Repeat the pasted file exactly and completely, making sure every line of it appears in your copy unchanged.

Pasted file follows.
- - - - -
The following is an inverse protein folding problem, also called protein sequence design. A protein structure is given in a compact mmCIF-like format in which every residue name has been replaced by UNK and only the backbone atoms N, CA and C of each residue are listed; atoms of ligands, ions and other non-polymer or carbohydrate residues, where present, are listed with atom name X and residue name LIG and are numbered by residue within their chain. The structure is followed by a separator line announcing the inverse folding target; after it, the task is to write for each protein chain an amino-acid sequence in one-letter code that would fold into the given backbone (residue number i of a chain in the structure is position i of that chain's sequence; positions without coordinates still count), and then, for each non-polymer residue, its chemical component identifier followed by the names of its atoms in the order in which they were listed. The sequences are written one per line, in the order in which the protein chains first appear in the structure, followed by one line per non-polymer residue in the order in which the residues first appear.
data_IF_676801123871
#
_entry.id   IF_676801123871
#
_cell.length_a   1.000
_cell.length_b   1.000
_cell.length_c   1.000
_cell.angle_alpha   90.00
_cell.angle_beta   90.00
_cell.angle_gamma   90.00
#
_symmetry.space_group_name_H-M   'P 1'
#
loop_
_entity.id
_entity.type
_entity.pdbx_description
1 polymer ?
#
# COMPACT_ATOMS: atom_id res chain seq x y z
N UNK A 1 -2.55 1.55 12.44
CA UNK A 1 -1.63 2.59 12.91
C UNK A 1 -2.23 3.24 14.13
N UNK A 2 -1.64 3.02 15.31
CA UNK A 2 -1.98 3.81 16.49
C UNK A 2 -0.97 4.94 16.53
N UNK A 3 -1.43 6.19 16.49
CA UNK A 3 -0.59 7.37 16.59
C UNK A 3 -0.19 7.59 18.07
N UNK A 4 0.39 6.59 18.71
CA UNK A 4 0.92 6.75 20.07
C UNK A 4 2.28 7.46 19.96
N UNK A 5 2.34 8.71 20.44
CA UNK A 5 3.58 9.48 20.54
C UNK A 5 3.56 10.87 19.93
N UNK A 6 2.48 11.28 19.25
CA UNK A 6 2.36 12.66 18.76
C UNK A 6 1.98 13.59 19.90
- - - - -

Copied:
The following is an inverse protein folding problem, also called protein sequence design. A protein structure is given in a compact mmCIF-like format in which every residue name has been replaced by UNK and only the backbone atoms N, CA and C of each residue are listed; atoms of ligands, ions and other non-polymer or carbohydrate residues, where present, are listed with atom name X and residue name LIG and are numbered by residue within their chain. The structure is followed by a separator line announcing the inverse folding target; after it, the task is to write for each protein chain an amino-acid sequence in one-letter code that would fold into the given backbone (residue number i of a chain in the structure is position i of that chain's sequence; positions without coordinates still count), and then, for each non-polymer residue, its chemical component identifier followed by the names of its atoms in the order in which they were listed. The sequences are written one per line, in the order in which the protein chains first appear in the structure, followed by one line per non-polymer residue in the order in which the residues first appear.
data_IF_676801123871
#
_entry.id   IF_676801123871
#
_cell.length_a   1.000
_cell.length_b   1.000
_cell.length_c   1.000
_cell.angle_alpha   90.00
_cell.angle_beta   90.00
_cell.angle_gamma   90.00
#
_symmetry.space_group_name_H-M   'P 1'
#
loop_
_entity.id
_entity.type
_entity.pdbx_description
1 polymer ?
#
# COMPACT_ATOMS: atom_id res chain seq x y z
N UNK A 1 -2.55 1.55 12.44
CA UNK A 1 -1.63 2.59 12.91
C UNK A 1 -2.23 3.24 14.13
N UNK A 2 -1.64 3.02 15.31
CA UNK A 2 -1.98 3.81 16.49
C UNK A 2 -0.97 4.94 16.53
N UNK A 3 -1.43 6.19 16.49
CA UNK A 3 -0.59 7.37 16.59
C UNK A 3 -0.19 7.59 18.07
N UNK A 4 0.39 6.59 18.71
CA UNK A 4 0.92 6.75 20.07
C UNK A 4 2.28 7.46 19.96
N UNK A 5 2.34 8.71 20.44
CA UNK A 5 3.58 9.48 20.54
C UNK A 5 3.56 10.87 19.93
N UNK A 6 2.48 11.28 19.25
CA UNK A 6 2.36 12.66 18.76
C UNK A 6 1.98 13.59 19.90